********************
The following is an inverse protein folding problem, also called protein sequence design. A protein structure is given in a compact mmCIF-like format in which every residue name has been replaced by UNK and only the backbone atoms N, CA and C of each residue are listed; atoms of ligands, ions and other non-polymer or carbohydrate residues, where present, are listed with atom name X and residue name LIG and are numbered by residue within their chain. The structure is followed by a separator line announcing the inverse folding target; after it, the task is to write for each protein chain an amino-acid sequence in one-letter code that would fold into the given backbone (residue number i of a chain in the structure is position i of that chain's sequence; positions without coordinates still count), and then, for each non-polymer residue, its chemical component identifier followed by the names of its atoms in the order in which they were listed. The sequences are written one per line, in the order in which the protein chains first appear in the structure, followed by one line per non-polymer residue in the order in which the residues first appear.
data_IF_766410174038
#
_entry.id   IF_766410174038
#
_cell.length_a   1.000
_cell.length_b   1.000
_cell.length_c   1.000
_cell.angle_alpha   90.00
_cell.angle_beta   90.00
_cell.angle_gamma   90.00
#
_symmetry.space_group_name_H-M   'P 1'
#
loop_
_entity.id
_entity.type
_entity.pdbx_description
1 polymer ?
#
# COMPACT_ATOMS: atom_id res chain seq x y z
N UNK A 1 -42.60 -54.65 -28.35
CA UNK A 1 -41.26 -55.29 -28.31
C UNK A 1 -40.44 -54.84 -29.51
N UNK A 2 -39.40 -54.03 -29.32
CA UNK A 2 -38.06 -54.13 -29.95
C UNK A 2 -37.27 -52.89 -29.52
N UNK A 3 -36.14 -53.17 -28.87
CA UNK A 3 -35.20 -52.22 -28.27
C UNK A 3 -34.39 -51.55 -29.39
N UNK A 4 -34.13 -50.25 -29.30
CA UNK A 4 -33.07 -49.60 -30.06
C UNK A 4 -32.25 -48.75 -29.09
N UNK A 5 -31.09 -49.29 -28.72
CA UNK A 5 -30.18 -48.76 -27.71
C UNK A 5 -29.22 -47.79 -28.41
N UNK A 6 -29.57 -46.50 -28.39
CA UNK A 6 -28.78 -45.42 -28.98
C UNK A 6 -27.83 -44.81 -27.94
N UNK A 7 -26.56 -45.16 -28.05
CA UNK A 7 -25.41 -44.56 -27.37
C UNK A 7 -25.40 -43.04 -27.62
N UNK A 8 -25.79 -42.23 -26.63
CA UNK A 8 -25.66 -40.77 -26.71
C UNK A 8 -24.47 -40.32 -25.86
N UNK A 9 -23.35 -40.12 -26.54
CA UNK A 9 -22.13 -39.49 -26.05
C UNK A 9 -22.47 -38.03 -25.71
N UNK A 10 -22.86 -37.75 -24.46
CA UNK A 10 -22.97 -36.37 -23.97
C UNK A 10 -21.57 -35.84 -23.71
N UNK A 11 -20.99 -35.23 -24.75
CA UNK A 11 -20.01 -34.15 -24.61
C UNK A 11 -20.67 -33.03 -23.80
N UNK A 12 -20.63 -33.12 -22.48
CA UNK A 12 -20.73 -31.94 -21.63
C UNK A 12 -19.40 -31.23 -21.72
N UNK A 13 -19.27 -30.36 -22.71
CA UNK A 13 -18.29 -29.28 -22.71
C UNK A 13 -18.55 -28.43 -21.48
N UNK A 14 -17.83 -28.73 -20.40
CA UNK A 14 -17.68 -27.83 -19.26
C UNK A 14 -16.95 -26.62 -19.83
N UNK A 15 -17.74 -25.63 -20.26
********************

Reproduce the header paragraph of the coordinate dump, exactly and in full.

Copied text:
The following is an inverse protein folding problem, also called protein sequence design. A protein structure is given in a compact mmCIF-like format in which every residue name has been replaced by UNK and only the backbone atoms N, CA and C of each residue are listed; atoms of ligands, ions and other non-polymer or carbohydrate residues, where present, are listed with atom name X and residue name LIG and are numbered by residue within their chain. The structure is followed by a separator line announcing the inverse folding target; after it, the task is to write for each protein chain an amino-acid sequence in one-letter code that would fold into the given backbone (residue number i of a chain in the structure is position i of that chain's sequence; positions without coordinates still count), and then, for each non-polymer residue, its chemical component identifier followed by the names of its atoms in the order in which they were listed. The sequences are written one per line, in the order in which the protein chains first appear in the structure, followed by one line per non-polymer residue in the order in which the residues first appear.